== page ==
Higher education also becomes part of the service sector today. It is designed to satisfy our needs in obtaining knowledge, certain skills and abilities, developing any inclinations, abilities of a person, in revealing and developing a person as such, as well as further adapting one's life in society. It would seem nothing that new. But at the same time, education should be interestingly 'delivered' to students, it should captivate a person. Of course, the desire to make lectures interesting was present before, but for the most part it was based on the erudition and oratory skills of the lecturer, on new and unique information that the lecturer passed on to students.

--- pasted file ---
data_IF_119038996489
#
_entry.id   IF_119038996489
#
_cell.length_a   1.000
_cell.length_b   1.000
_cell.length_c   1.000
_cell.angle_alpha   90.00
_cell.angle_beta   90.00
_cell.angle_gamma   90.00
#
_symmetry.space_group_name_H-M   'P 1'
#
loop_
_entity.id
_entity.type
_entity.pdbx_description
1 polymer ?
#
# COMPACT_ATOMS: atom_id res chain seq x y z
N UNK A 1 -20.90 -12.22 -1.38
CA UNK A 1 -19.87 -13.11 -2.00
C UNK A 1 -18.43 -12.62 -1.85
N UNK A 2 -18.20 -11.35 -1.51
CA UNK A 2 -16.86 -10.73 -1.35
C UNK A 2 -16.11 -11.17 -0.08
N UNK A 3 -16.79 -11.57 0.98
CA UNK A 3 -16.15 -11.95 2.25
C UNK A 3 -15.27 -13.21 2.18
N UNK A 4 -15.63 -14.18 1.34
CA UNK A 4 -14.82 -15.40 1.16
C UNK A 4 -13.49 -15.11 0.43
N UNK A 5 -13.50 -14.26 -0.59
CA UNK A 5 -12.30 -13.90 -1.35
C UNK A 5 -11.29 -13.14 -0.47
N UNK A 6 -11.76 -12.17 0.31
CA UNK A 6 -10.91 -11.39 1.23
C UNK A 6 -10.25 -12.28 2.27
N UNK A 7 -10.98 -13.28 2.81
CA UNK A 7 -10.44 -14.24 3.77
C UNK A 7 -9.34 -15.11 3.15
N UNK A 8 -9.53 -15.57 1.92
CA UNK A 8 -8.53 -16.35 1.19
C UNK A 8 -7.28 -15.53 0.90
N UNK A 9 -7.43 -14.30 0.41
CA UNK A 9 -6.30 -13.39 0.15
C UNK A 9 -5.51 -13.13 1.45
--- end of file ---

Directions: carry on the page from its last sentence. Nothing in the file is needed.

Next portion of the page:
Today's world lives in a real endless stream of information and almost everyone has access to it. For example, it is an opportunity to use libraries (including e-libraries) and numerous Internet resources. Under such conditions, knowledge ceases to have uniqueness and value, it has become an ordinary part of people's lives, and an access to scientific knowledge is almost as easy to get as to trivial knowledge. Thus, not just information becomes important for students, but structured knowledge, the ability to systematize it, the method of transferring and presenting that knowledge, as well as the form of presenting information, which should be exciting and interesting. In addition, the key message here is the teacher's ought. If the way of presenting information is not captivating, then student's attention would be reduced. However, this is natural. And if we are talking about 'teacher's ought', then this is a consequence of the fact that a modern person really has to perceive the world as an endless stream of information, but they also become a 'victim' of the desire for entertainment. In order to fix one's attention on this or that fact, object or information, one needs a very strong internal motivation, as well as something that will help to break out of such a flow of information and keep this attention. Obviously, an involuntary attention can be held for a short time. A person needs bright points. As many bright points as possible. Arbitrary attention requires additional efforts from a person oneself.